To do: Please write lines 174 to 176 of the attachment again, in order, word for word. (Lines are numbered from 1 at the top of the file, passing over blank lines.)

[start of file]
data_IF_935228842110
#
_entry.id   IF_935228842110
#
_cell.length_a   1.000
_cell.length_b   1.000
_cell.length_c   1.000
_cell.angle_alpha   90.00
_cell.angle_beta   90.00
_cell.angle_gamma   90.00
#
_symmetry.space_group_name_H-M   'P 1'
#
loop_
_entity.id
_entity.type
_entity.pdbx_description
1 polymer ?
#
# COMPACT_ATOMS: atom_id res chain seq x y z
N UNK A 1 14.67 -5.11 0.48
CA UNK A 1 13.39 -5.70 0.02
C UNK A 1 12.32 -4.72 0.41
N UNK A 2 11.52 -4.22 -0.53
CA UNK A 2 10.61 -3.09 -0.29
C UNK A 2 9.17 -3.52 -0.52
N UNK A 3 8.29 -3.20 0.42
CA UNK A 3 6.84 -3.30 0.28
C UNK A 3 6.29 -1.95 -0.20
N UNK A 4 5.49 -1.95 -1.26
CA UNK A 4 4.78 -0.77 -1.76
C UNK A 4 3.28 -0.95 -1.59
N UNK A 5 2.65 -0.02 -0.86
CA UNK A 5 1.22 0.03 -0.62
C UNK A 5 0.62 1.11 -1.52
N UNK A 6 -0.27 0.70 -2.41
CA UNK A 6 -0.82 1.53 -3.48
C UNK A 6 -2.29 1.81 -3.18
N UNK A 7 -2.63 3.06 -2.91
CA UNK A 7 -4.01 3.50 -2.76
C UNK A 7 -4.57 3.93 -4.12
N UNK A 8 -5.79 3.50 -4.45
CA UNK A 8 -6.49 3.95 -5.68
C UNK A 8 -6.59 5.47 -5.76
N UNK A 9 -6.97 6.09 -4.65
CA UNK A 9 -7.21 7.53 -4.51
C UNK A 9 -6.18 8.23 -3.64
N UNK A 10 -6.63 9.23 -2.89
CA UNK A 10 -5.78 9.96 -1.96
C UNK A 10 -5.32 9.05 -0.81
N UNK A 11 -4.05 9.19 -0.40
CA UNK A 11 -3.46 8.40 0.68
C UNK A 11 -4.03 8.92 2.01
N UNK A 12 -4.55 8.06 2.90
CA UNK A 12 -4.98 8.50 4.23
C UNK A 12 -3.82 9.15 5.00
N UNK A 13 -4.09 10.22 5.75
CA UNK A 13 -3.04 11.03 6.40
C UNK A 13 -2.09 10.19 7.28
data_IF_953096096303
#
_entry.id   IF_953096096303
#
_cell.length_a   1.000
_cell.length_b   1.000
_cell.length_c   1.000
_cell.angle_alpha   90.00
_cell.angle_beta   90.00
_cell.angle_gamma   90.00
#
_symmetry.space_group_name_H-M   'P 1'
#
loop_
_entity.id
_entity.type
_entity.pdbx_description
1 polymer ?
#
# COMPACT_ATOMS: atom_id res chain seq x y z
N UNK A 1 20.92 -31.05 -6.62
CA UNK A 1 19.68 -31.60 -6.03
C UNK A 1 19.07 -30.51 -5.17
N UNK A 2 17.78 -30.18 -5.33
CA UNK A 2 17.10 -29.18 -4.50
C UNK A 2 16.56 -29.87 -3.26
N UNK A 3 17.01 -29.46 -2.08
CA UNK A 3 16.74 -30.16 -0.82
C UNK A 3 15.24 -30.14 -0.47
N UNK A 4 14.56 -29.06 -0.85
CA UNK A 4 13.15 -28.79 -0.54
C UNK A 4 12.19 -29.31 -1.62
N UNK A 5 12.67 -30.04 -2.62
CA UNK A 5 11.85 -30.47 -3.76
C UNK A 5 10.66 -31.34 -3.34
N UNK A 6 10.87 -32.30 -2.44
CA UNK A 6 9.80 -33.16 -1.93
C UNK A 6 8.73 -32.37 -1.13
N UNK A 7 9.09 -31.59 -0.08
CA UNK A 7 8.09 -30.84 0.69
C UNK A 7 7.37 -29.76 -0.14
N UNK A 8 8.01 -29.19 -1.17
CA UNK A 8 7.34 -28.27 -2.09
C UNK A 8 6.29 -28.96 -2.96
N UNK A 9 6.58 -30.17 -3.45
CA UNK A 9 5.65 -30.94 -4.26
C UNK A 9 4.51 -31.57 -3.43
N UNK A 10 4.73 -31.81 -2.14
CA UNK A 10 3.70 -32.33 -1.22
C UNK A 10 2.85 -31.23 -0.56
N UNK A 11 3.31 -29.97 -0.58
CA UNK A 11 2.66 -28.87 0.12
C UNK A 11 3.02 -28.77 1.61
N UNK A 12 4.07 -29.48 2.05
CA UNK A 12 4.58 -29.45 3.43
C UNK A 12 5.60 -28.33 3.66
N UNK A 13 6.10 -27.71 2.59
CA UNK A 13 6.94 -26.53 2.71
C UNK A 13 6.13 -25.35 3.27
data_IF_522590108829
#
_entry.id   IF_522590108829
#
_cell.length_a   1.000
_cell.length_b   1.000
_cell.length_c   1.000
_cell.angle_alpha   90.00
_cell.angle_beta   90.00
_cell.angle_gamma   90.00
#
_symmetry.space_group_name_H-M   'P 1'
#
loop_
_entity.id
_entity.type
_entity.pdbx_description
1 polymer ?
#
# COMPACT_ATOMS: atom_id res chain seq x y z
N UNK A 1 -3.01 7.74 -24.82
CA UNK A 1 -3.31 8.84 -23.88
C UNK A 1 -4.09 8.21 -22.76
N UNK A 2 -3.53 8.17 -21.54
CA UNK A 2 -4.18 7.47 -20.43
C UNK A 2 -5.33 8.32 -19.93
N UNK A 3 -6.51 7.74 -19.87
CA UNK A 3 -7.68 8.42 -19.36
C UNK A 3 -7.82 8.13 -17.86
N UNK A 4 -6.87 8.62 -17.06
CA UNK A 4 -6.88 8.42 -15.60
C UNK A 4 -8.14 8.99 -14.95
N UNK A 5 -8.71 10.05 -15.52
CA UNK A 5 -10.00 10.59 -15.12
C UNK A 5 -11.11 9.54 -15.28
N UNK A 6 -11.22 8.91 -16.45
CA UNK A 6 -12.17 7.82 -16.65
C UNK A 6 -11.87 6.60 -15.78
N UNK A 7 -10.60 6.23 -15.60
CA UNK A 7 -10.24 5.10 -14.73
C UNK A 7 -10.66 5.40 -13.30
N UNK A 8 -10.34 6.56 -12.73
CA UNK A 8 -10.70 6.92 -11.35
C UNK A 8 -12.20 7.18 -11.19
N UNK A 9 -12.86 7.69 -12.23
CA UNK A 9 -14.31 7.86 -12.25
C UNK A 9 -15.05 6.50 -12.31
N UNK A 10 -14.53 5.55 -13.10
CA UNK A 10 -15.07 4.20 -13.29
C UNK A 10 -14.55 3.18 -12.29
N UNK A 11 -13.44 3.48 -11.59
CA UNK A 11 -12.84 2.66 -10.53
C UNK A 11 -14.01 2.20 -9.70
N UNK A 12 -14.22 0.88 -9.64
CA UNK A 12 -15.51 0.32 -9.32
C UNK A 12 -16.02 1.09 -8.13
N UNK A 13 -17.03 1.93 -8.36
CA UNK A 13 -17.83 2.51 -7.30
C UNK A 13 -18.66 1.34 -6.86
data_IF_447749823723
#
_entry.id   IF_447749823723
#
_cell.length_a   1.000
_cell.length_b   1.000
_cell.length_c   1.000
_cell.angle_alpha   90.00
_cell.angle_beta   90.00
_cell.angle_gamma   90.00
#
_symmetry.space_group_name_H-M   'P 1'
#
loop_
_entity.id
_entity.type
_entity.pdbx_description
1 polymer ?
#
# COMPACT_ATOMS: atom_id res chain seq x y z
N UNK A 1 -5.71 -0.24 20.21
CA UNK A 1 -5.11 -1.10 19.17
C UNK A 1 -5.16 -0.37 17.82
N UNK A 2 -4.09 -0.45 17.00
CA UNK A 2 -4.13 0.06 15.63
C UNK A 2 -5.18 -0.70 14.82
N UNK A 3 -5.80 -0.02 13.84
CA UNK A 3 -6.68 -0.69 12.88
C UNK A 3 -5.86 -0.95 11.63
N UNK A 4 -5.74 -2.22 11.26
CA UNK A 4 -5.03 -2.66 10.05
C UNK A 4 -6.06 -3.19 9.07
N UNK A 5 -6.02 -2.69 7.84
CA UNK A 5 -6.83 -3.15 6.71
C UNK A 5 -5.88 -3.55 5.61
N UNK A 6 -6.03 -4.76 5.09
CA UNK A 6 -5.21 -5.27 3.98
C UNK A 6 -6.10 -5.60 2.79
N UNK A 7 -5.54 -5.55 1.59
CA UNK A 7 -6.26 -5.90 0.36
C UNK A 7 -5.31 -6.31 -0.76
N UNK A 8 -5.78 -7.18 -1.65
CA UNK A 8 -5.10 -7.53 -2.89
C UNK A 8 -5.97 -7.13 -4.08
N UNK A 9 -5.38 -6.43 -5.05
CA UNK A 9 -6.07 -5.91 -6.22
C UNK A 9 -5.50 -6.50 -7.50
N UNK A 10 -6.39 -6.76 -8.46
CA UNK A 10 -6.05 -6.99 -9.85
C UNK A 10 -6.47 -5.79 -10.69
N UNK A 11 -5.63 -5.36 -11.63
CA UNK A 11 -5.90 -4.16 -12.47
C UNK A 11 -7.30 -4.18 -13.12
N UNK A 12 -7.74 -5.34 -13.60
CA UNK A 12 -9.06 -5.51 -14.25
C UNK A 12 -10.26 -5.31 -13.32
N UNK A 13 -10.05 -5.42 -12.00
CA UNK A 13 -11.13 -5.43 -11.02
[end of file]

C UNK A 12 -16.02 1.09 -8.13
N UNK A 13 -17.03 1.93 -8.36
CA UNK A 13 -17.83 2.51 -7.30